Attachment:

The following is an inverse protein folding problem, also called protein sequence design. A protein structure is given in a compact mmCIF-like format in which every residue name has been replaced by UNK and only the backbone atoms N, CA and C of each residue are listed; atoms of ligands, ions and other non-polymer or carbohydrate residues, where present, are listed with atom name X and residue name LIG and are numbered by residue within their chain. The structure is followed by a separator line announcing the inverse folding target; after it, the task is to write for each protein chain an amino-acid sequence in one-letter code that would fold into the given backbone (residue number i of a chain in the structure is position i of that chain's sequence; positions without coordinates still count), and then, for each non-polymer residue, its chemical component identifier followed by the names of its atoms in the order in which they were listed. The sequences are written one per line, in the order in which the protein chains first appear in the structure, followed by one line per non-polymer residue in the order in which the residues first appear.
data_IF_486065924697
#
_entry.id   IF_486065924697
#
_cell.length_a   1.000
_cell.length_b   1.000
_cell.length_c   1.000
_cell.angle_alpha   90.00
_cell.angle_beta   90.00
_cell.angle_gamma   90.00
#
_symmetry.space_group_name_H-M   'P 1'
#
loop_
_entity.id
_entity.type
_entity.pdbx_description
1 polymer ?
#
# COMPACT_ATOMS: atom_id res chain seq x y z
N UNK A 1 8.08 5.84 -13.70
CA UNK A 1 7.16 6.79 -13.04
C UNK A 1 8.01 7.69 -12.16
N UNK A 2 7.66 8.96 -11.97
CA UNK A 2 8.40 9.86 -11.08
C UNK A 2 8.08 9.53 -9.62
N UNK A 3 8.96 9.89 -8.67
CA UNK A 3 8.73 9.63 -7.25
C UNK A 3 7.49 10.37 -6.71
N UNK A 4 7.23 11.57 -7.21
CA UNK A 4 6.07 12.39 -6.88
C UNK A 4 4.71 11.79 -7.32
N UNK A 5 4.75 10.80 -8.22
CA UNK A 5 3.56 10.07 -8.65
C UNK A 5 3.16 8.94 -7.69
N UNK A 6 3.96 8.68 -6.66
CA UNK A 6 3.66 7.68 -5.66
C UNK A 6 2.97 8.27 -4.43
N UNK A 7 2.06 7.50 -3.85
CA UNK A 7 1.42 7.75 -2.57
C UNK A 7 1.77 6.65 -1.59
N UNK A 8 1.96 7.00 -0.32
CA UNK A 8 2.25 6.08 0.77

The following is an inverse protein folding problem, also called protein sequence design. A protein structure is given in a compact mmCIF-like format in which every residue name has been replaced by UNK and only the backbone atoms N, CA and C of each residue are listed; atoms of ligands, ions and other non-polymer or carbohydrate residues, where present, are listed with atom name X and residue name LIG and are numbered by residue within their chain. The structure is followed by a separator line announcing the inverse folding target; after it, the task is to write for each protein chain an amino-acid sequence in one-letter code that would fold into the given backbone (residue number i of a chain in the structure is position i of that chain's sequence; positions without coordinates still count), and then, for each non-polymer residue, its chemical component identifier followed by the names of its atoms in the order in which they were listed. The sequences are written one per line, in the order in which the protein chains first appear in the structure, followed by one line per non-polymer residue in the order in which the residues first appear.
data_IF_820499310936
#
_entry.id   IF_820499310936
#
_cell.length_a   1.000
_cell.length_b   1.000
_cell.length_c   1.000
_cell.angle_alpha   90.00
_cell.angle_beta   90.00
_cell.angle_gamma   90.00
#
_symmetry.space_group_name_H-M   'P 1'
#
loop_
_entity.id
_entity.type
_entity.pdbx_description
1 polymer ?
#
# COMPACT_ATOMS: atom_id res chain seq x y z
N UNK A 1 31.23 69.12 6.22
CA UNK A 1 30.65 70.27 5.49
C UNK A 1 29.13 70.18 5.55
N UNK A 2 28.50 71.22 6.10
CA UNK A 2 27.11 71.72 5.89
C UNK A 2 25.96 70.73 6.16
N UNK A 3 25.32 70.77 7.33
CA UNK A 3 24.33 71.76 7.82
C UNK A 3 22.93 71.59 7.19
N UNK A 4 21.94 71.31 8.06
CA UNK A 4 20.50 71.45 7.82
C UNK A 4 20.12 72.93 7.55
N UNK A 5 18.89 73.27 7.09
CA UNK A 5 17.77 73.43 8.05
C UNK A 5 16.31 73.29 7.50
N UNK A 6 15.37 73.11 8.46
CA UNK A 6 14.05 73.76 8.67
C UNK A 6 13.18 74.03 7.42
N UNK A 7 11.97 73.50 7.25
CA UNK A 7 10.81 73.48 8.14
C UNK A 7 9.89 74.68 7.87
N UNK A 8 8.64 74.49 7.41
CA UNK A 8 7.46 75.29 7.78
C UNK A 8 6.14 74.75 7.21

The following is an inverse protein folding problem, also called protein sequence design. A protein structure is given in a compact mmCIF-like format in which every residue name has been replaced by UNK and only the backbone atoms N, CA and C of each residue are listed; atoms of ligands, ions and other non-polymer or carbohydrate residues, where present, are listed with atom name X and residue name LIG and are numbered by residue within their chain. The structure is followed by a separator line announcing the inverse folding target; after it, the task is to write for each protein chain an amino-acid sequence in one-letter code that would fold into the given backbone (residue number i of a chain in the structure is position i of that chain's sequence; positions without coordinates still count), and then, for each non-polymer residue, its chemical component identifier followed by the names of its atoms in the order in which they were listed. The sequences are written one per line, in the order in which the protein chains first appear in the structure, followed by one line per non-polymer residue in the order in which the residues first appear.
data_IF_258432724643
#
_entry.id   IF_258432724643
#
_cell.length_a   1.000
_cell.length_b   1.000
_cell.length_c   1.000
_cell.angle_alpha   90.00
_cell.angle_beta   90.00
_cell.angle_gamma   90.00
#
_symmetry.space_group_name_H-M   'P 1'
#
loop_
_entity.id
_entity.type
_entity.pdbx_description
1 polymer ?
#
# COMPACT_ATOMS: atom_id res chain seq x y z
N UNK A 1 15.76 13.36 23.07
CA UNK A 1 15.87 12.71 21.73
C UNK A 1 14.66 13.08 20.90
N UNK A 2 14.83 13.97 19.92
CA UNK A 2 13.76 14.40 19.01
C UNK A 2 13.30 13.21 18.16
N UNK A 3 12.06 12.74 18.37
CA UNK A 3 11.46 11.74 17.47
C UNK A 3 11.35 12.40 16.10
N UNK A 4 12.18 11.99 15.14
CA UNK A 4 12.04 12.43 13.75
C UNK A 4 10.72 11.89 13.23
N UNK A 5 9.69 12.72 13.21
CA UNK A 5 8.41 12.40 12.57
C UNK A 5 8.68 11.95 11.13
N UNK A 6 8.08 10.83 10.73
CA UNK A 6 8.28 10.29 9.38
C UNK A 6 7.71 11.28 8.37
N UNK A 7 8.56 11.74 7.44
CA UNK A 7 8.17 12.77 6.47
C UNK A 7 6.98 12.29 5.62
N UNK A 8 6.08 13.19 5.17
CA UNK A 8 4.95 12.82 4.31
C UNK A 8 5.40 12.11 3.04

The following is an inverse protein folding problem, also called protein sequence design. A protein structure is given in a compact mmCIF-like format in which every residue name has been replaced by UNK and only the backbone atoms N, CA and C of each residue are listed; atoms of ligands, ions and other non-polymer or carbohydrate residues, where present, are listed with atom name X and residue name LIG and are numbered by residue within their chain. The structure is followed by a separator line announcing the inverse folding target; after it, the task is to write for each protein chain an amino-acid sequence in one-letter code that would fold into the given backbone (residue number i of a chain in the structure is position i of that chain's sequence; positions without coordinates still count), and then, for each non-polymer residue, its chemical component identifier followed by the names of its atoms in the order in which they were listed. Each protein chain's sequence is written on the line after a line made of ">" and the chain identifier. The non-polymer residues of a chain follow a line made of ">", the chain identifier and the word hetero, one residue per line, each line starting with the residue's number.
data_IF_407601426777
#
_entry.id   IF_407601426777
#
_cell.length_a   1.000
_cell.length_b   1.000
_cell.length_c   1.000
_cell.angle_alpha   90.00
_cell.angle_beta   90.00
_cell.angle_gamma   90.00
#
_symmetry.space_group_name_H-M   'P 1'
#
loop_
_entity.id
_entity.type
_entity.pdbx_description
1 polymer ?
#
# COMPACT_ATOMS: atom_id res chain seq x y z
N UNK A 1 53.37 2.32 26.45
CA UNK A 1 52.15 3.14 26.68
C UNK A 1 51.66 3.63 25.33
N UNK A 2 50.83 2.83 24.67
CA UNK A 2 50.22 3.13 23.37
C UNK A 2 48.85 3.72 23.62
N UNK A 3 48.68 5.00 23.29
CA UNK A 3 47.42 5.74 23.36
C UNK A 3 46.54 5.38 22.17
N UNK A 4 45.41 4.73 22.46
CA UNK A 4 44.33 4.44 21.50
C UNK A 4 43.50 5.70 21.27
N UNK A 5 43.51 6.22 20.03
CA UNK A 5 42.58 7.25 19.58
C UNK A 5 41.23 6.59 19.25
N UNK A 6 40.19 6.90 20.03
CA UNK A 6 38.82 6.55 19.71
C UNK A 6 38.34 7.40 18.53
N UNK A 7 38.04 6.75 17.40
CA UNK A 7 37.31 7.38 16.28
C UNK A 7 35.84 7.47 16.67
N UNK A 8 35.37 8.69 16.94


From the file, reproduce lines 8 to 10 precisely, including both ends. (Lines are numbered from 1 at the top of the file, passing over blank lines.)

_cell.length_c   1.000
_cell.angle_alpha   90.00
_cell.angle_beta   90.00